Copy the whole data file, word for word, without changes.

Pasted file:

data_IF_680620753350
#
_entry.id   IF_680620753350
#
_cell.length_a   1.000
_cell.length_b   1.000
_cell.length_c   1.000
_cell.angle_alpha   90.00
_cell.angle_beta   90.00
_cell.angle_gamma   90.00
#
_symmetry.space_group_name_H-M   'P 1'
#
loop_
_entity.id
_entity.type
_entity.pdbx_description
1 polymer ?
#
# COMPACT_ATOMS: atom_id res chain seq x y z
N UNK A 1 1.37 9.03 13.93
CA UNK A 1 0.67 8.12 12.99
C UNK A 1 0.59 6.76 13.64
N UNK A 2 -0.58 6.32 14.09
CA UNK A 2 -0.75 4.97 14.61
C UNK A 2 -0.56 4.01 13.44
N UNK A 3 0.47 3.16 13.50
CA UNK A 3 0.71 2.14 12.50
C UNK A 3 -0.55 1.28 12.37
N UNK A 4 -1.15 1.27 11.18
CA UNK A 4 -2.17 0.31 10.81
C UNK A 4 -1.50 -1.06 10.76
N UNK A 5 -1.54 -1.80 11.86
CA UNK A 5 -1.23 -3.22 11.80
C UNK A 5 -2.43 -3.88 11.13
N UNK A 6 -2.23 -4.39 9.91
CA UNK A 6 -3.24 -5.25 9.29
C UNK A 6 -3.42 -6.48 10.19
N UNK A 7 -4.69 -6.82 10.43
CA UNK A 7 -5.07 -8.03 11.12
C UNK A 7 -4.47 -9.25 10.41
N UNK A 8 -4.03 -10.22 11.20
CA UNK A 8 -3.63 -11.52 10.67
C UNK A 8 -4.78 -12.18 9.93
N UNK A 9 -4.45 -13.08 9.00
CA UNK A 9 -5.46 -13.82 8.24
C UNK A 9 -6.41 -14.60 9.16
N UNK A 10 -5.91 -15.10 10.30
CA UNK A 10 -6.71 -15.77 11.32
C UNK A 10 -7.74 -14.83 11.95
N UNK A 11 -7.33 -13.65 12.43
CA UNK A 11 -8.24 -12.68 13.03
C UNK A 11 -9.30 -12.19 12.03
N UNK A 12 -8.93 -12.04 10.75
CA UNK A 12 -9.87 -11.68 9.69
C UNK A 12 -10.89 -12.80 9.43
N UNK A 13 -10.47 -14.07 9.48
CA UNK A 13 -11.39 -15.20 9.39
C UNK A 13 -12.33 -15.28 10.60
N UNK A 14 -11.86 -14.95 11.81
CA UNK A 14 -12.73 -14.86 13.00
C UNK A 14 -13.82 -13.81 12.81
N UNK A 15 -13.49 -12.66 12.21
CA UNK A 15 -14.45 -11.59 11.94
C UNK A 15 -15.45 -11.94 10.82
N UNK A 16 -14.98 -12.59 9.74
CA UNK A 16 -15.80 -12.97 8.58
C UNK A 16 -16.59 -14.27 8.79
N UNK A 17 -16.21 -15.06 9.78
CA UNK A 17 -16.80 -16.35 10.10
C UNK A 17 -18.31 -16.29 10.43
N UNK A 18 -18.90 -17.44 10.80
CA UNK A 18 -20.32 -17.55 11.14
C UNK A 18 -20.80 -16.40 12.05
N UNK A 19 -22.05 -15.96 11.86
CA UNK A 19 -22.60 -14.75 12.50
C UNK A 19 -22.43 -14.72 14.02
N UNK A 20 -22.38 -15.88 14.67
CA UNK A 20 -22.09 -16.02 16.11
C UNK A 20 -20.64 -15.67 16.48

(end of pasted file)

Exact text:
data_IF_680620753350
#
_entry.id   IF_680620753350
#
_cell.length_a   1.000
_cell.length_b   1.000
_cell.length_c   1.000
_cell.angle_alpha   90.00
_cell.angle_beta   90.00
_cell.angle_gamma   90.00
#
_symmetry.space_group_name_H-M   'P 1'
#
loop_
_entity.id
_entity.type
_entity.pdbx_description
1 polymer ?
#
# COMPACT_ATOMS: atom_id res chain seq x y z
N UNK A 1 1.37 9.03 13.93
CA UNK A 1 0.67 8.12 12.99
C UNK A 1 0.59 6.76 13.64
N UNK A 2 -0.58 6.32 14.09
CA UNK A 2 -0.75 4.97 14.61
C UNK A 2 -0.56 4.01 13.44
N UNK A 3 0.47 3.16 13.50
CA UNK A 3 0.71 2.14 12.50
C UNK A 3 -0.55 1.28 12.37
N UNK A 4 -1.15 1.27 11.18
CA UNK A 4 -2.17 0.31 10.81
C UNK A 4 -1.50 -1.06 10.76
N UNK A 5 -1.54 -1.80 11.86
CA UNK A 5 -1.23 -3.22 11.80
C UNK A 5 -2.43 -3.88 11.13
N UNK A 6 -2.23 -4.39 9.91
CA UNK A 6 -3.24 -5.25 9.29
C UNK A 6 -3.42 -6.48 10.19
N UNK A 7 -4.69 -6.82 10.43
CA UNK A 7 -5.07 -8.03 11.12
C UNK A 7 -4.47 -9.25 10.41
N UNK A 8 -4.03 -10.22 11.20
CA UNK A 8 -3.63 -11.52 10.67
C UNK A 8 -4.78 -12.18 9.93
N UNK A 9 -4.45 -13.08 9.00
CA UNK A 9 -5.46 -13.82 8.24
C UNK A 9 -6.41 -14.60 9.16
N UNK A 10 -5.91 -15.10 10.30
CA UNK A 10 -6.71 -15.77 11.32
C UNK A 10 -7.74 -14.83 11.95
N UNK A 11 -7.33 -13.65 12.43
CA UNK A 11 -8.24 -12.68 13.03
C UNK A 11 -9.30 -12.19 12.03
N UNK A 12 -8.93 -12.04 10.75
CA UNK A 12 -9.87 -11.68 9.69
C UNK A 12 -10.89 -12.80 9.43
N UNK A 13 -10.47 -14.07 9.48
CA UNK A 13 -11.39 -15.20 9.39
C UNK A 13 -12.33 -15.28 10.60
N UNK A 14 -11.86 -14.95 11.81
CA UNK A 14 -12.73 -14.86 13.00
C UNK A 14 -13.82 -13.81 12.81
N UNK A 15 -13.49 -12.66 12.21
CA UNK A 15 -14.45 -11.59 11.94
C UNK A 15 -15.45 -11.94 10.82
N UNK A 16 -14.98 -12.59 9.74
CA UNK A 16 -15.80 -12.97 8.58
C UNK A 16 -16.59 -14.27 8.79
N UNK A 17 -16.21 -15.06 9.78
CA UNK A 17 -16.80 -16.35 10.10
C UNK A 17 -18.31 -16.29 10.43
N UNK A 18 -18.90 -17.44 10.80
CA UNK A 18 -20.32 -17.55 11.14
C UNK A 18 -20.80 -16.40 12.05
N UNK A 19 -22.05 -15.96 11.86
CA UNK A 19 -22.60 -14.75 12.50
C UNK A 19 -22.43 -14.72 14.02
N UNK A 20 -22.38 -15.88 14.67
CA UNK A 20 -22.09 -16.02 16.11
C UNK A 20 -20.64 -15.67 16.48